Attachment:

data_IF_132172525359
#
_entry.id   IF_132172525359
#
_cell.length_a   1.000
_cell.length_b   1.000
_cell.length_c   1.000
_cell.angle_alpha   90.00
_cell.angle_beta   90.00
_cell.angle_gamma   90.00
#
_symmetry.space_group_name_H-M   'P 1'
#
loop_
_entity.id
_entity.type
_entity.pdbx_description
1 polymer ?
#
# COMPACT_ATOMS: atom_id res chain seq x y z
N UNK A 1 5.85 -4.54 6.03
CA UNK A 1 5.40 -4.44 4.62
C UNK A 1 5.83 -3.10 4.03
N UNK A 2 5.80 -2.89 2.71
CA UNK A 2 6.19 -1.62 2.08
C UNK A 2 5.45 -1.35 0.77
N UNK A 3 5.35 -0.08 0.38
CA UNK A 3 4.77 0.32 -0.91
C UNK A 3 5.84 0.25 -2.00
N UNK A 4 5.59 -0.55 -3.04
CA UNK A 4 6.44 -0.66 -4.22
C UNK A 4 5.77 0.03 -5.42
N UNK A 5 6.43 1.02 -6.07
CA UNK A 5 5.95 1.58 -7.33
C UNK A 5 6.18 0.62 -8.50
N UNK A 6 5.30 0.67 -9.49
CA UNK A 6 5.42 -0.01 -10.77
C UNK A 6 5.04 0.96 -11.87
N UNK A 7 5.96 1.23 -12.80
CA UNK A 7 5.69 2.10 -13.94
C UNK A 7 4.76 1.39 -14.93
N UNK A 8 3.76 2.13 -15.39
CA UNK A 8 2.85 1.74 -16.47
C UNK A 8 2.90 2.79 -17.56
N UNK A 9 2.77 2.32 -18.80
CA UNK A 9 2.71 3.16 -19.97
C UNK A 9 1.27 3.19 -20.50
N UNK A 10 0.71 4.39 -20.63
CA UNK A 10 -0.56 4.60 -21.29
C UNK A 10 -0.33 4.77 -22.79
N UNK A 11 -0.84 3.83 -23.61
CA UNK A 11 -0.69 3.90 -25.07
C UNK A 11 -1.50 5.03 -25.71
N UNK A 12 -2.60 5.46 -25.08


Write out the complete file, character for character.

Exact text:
data_IF_132172525359
#
_entry.id   IF_132172525359
#
_cell.length_a   1.000
_cell.length_b   1.000
_cell.length_c   1.000
_cell.angle_alpha   90.00
_cell.angle_beta   90.00
_cell.angle_gamma   90.00
#
_symmetry.space_group_name_H-M   'P 1'
#
loop_
_entity.id
_entity.type
_entity.pdbx_description
1 polymer ?
#
# COMPACT_ATOMS: atom_id res chain seq x y z
N UNK A 1 5.85 -4.54 6.03
CA UNK A 1 5.40 -4.44 4.62
C UNK A 1 5.83 -3.10 4.03
N UNK A 2 5.80 -2.89 2.71
CA UNK A 2 6.19 -1.62 2.08
C UNK A 2 5.45 -1.35 0.77
N UNK A 3 5.35 -0.08 0.38
CA UNK A 3 4.77 0.32 -0.91
C UNK A 3 5.84 0.25 -2.00
N UNK A 4 5.59 -0.55 -3.04
CA UNK A 4 6.44 -0.66 -4.22
C UNK A 4 5.77 0.03 -5.42
N UNK A 5 6.43 1.02 -6.07
CA UNK A 5 5.95 1.58 -7.33
C UNK A 5 6.18 0.62 -8.50
N UNK A 6 5.30 0.67 -9.49
CA UNK A 6 5.42 -0.01 -10.77
C UNK A 6 5.04 0.96 -11.87
N UNK A 7 5.96 1.23 -12.80
CA UNK A 7 5.69 2.10 -13.94
C UNK A 7 4.76 1.39 -14.93
N UNK A 8 3.76 2.13 -15.39
CA UNK A 8 2.85 1.74 -16.47
C UNK A 8 2.90 2.79 -17.56
N UNK A 9 2.77 2.32 -18.80
CA UNK A 9 2.71 3.16 -19.97
C UNK A 9 1.27 3.19 -20.50
N UNK A 10 0.71 4.39 -20.63
CA UNK A 10 -0.56 4.60 -21.29
C UNK A 10 -0.33 4.77 -22.79
N UNK A 11 -0.84 3.83 -23.61
CA UNK A 11 -0.69 3.90 -25.07
C UNK A 11 -1.50 5.03 -25.71
N UNK A 12 -2.60 5.46 -25.08